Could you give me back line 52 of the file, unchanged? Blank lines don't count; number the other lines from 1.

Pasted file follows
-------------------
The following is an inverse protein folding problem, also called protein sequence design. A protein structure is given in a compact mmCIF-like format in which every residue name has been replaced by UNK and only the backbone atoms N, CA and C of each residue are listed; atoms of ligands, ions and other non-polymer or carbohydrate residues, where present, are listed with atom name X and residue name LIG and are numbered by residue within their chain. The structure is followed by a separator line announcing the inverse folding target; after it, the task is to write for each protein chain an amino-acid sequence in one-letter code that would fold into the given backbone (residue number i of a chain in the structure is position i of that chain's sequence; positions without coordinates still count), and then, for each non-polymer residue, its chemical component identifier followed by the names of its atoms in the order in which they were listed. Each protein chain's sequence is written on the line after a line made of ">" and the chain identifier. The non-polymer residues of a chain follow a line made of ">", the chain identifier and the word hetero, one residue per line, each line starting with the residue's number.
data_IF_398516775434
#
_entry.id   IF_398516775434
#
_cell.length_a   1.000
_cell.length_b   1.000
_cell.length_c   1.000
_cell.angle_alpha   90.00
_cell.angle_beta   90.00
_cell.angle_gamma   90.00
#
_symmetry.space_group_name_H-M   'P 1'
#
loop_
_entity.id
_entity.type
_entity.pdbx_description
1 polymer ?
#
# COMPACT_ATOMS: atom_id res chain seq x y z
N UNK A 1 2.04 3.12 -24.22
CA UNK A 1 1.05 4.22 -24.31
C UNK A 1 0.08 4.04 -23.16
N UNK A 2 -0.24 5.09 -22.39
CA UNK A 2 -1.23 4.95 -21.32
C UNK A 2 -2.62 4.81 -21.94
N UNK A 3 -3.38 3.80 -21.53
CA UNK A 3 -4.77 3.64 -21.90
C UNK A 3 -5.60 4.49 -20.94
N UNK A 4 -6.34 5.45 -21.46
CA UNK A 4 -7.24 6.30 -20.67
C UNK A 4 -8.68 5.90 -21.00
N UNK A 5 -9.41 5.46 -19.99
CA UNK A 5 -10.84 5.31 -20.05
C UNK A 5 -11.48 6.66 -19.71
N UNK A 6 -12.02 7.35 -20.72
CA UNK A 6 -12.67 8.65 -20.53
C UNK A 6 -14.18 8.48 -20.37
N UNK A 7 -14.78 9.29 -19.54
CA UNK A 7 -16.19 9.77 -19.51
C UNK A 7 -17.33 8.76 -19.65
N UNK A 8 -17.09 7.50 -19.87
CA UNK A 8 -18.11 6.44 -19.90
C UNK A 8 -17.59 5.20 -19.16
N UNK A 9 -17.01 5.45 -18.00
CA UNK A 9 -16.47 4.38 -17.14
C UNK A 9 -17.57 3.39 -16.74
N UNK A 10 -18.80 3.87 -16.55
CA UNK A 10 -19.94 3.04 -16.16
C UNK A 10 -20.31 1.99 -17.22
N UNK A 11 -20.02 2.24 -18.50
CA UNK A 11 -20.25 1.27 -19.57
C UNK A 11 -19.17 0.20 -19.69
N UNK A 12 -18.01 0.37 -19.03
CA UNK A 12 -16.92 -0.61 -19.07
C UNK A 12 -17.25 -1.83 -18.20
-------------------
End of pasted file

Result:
N UNK A 11 -20.02 2.24 -18.50